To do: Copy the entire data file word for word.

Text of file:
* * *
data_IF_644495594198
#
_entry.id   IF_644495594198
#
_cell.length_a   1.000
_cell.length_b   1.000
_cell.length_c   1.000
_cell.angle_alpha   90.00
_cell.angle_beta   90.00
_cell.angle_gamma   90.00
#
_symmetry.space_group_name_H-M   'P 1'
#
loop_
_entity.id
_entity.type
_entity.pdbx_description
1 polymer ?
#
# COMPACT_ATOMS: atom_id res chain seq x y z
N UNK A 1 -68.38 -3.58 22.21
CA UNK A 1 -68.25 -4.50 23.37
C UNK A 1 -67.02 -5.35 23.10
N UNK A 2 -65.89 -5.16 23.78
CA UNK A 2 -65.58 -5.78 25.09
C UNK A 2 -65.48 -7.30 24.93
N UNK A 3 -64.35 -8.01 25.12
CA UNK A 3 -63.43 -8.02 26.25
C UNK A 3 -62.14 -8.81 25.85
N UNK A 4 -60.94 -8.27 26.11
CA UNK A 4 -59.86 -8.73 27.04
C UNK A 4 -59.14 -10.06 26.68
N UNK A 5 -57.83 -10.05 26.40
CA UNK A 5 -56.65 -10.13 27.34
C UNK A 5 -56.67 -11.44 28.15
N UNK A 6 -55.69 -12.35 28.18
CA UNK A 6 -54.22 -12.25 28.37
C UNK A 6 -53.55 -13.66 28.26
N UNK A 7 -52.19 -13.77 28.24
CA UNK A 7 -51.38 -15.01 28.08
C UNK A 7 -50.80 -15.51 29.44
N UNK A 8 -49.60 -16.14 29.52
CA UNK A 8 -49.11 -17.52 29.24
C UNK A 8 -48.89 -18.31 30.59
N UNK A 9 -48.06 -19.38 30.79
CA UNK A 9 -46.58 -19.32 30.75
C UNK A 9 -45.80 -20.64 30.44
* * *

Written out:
data_IF_644495594198
#
_entry.id   IF_644495594198
#
_cell.length_a   1.000
_cell.length_b   1.000
_cell.length_c   1.000
_cell.angle_alpha   90.00
_cell.angle_beta   90.00
_cell.angle_gamma   90.00
#
_symmetry.space_group_name_H-M   'P 1'
#
loop_
_entity.id
_entity.type
_entity.pdbx_description
1 polymer ?
#
# COMPACT_ATOMS: atom_id res chain seq x y z
N UNK A 1 -68.38 -3.58 22.21
CA UNK A 1 -68.25 -4.50 23.37
C UNK A 1 -67.02 -5.35 23.10
N UNK A 2 -65.89 -5.16 23.78
CA UNK A 2 -65.58 -5.78 25.09
C UNK A 2 -65.48 -7.30 24.93
N UNK A 3 -64.35 -8.01 25.12
CA UNK A 3 -63.43 -8.02 26.25
C UNK A 3 -62.14 -8.81 25.85
N UNK A 4 -60.94 -8.27 26.11
CA UNK A 4 -59.86 -8.73 27.04
C UNK A 4 -59.14 -10.06 26.68
N UNK A 5 -57.83 -10.05 26.40
CA UNK A 5 -56.65 -10.13 27.34
C UNK A 5 -56.67 -11.44 28.15
N UNK A 6 -55.69 -12.35 28.18
CA UNK A 6 -54.22 -12.25 28.37
C UNK A 6 -53.55 -13.66 28.26
N UNK A 7 -52.19 -13.77 28.24
CA UNK A 7 -51.38 -15.01 28.08
C UNK A 7 -50.80 -15.51 29.44
N UNK A 8 -49.60 -16.14 29.52
CA UNK A 8 -49.11 -17.52 29.24
C UNK A 8 -48.89 -18.31 30.59
N UNK A 9 -48.06 -19.38 30.79
CA UNK A 9 -46.58 -19.32 30.75
C UNK A 9 -45.80 -20.64 30.44